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Monmouth-Ocean County Dental Society
April 12, 2005
Response to explosives and chemical exposures
“The US shall renounce the use of lethal biological agents and weapons, and all other methods of biological warfare. The US will confine its biological research to defensive measures. The human race already carries in its hands too many of the seeds of its own destruction.”
For less than $5.00 in mailing costs
• Difficult to detect release
• Symptoms occur days or weeks later
• Some have secondary spread
• Use can cause panic
• Users able to protect selves
• Users can escape before effect
• Active research was undertaken to engineer more virulent strains
What to do when you observe, diagnose or suspect a threat to the public’s health, whether natural or man-made.
Local Health Officer is informed of a BT incident or threat.
Notify local law enforcement.
Notify and involve State DOH and other response partners, per a pre-established notification list.
State DOH notifies CDC.
CDC. Sept. 30, 2004
Local Health Officer suspects that cases of illness may be due to a BT incident.
Inform and involve state DOH.
DOH notifies CDC.
Is BT incident confirmed or thought to be probable?
Notify other pre-determinedresponse partners.
CDC. Sept. 30, 2004
2. Create an emergency communications plan. Be sure to include your out-of-town contact to check on each other if local telephones are jammed or out of service.
3. Assemble disaster supplies kits, in easy-to-carry containers, for home, for work and your car. Include a three-day supply of water, non-perishable food, a first aid kit and book, flashlights, battery-powered radio, extra batteries, fire extinguisher, tools, prescription medications, copies of important documents, duct tape, plastic sheeting, and towels to seal door cracks.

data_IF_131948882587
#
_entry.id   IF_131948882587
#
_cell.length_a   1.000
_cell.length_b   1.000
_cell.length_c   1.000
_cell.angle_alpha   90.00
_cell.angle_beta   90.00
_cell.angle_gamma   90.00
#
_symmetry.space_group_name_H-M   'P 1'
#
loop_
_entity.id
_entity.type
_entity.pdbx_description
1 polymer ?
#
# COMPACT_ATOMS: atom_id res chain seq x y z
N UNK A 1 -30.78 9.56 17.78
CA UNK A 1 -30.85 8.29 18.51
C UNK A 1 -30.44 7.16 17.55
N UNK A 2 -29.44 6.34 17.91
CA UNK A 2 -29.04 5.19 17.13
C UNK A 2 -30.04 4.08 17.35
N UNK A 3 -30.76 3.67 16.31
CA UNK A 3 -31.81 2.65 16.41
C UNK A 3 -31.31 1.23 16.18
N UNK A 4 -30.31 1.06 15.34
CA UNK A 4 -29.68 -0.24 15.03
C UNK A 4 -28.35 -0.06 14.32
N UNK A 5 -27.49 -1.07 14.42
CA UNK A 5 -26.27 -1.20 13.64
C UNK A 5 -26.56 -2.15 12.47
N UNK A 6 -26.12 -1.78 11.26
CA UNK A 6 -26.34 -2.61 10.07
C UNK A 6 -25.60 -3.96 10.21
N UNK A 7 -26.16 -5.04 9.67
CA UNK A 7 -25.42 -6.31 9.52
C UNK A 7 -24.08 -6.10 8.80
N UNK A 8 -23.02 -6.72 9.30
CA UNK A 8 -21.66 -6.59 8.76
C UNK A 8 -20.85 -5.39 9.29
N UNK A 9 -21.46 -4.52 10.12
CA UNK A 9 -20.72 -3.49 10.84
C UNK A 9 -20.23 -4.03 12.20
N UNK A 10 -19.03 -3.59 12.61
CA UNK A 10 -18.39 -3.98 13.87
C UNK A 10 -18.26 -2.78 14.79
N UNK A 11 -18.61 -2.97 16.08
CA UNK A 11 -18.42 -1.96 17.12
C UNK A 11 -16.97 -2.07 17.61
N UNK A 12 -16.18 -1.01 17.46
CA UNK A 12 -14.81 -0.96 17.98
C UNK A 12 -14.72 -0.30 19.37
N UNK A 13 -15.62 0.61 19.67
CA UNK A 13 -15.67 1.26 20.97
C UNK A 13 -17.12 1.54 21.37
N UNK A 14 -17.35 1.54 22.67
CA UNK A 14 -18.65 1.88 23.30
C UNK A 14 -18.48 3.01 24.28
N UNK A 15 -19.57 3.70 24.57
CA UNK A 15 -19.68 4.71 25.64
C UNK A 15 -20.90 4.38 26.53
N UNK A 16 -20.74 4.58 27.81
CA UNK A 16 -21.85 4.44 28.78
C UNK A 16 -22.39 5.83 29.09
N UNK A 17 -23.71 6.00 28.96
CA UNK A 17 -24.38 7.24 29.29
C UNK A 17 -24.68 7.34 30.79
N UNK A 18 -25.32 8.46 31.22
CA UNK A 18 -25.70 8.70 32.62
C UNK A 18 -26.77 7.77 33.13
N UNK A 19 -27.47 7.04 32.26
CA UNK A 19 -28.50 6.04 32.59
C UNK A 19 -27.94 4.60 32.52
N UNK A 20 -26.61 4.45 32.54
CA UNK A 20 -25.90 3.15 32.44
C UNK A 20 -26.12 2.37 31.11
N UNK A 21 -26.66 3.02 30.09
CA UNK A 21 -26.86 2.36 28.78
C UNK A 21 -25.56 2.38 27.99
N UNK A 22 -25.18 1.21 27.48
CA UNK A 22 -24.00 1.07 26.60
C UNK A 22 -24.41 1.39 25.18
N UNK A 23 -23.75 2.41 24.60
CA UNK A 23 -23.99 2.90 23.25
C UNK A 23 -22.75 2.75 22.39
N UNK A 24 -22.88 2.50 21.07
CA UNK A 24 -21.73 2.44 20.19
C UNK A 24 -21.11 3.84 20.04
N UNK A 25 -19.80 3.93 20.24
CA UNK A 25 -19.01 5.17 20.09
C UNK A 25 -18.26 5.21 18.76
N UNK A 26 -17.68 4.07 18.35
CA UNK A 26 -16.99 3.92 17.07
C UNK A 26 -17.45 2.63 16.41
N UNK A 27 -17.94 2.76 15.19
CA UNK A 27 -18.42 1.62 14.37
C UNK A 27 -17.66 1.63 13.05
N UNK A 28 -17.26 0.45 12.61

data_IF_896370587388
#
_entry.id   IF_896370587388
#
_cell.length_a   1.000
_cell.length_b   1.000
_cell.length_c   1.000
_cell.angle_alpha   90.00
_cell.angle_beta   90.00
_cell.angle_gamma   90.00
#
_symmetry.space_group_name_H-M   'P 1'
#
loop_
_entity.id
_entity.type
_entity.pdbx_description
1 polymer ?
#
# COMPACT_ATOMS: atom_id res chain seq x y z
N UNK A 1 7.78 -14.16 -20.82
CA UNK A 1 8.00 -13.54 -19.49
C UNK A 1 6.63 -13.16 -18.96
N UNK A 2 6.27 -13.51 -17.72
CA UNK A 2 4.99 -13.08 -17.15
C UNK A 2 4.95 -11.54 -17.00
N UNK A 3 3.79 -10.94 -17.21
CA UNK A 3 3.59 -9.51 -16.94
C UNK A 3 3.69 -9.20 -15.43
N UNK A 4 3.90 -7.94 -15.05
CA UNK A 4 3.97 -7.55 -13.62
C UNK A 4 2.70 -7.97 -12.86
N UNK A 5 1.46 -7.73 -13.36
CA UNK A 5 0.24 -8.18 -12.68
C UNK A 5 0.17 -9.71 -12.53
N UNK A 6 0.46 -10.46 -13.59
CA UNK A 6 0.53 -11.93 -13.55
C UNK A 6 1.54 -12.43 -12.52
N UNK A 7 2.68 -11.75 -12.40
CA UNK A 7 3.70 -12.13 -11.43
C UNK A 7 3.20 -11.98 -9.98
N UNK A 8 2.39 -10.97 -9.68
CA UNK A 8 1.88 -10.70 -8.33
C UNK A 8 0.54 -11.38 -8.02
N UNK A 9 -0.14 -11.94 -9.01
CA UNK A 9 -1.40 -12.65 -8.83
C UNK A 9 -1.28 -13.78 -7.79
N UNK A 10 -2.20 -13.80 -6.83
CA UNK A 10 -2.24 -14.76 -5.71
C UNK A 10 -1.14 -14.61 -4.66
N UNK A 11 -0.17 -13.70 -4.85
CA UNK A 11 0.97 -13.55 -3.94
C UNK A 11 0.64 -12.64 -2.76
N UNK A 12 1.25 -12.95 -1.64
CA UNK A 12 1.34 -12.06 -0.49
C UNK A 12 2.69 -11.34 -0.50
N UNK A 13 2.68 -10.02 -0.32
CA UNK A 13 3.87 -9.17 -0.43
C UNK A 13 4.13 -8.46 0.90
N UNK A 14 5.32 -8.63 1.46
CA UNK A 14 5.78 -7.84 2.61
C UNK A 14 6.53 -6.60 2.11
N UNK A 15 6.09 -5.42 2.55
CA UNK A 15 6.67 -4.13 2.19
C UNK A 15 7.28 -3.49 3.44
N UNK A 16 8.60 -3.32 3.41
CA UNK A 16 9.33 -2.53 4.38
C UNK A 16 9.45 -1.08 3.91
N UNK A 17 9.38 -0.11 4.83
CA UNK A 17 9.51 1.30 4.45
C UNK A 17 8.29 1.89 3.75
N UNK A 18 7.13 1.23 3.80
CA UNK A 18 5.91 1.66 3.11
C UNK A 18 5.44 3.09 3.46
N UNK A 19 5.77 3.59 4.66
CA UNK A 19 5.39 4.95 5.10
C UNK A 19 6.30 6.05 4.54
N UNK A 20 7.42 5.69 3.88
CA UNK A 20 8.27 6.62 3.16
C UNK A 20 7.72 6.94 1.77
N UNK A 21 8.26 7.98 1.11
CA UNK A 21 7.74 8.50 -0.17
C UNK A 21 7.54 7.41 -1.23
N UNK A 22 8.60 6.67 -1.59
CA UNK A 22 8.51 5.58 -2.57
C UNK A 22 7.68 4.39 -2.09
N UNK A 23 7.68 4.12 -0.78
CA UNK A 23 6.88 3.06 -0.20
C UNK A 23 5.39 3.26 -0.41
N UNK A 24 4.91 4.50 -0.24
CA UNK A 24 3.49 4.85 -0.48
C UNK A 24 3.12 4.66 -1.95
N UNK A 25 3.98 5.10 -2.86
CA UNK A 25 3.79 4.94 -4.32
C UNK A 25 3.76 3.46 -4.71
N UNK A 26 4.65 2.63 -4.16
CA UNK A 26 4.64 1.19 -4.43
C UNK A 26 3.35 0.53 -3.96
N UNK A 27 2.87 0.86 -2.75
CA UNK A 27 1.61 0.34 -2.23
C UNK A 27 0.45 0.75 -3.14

4. Learn basic first aid and CPR. The American Red Cross provides training.
5. Be aware of your surroundings and report any suspicious activities to local authorities.
6. Know where the emergency exits, staircases, and fire extinguishers are at home, at the office or when traveling, and practice emergency evacuation procedures.
7. Check on the school and day care emergency plans for your school-age children.
8. Learn what to do if asked by officials to “Shelter in Place” (remain indoors or in your car) or to “Evacuate” (leave the hazard area).
9. Be prepared to do without services you normally depend on, such as electricity, telephone, natural gas, gasoline pumps, ATM machines, and Internet transactions.
10. If there is an attack or strong warnings of an attack, remain calm and follow the advice of local emergency officials. Listen to the radio or television for news and instructions.
New Jersey Preparedness Training Consortium
Continuing Education for New Jersey’s Healthcare Professionals
185 S. Orange Ave
Newark, NJ 07101-1709
Teri E. Lassiter, MPHUMDNJ-NJDSOffice of Infection Control and Environmental SafetyPhone: 973-972-3635FAX: 973-972-8736E-mail: email@example.com